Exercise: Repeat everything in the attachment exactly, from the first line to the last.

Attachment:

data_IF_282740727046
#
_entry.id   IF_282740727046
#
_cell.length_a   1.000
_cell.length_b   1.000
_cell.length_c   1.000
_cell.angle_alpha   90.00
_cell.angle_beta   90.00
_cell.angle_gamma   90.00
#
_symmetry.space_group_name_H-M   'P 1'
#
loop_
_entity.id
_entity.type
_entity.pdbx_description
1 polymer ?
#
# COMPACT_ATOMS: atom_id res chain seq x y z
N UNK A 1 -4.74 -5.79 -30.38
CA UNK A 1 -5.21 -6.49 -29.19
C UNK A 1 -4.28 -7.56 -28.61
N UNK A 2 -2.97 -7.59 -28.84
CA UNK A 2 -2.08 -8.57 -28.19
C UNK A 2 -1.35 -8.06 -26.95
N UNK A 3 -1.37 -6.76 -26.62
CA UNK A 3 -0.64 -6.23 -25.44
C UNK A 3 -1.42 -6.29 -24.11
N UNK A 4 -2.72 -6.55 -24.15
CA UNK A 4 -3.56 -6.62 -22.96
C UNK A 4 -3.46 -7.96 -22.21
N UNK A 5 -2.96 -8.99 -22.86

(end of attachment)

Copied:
data_IF_282740727046
#
_entry.id   IF_282740727046
#
_cell.length_a   1.000
_cell.length_b   1.000
_cell.length_c   1.000
_cell.angle_alpha   90.00
_cell.angle_beta   90.00
_cell.angle_gamma   90.00
#
_symmetry.space_group_name_H-M   'P 1'
#
loop_
_entity.id
_entity.type
_entity.pdbx_description
1 polymer ?
#
# COMPACT_ATOMS: atom_id res chain seq x y z
N UNK A 1 -4.74 -5.79 -30.38
CA UNK A 1 -5.21 -6.49 -29.19
C UNK A 1 -4.28 -7.56 -28.61
N UNK A 2 -2.97 -7.59 -28.84
CA UNK A 2 -2.08 -8.57 -28.19
C UNK A 2 -1.35 -8.06 -26.95
N UNK A 3 -1.37 -6.76 -26.62
CA UNK A 3 -0.64 -6.23 -25.44
C UNK A 3 -1.42 -6.29 -24.11
N UNK A 4 -2.72 -6.55 -24.15
CA UNK A 4 -3.56 -6.62 -22.96
C UNK A 4 -3.46 -7.96 -22.21
N UNK A 5 -2.96 -8.99 -22.86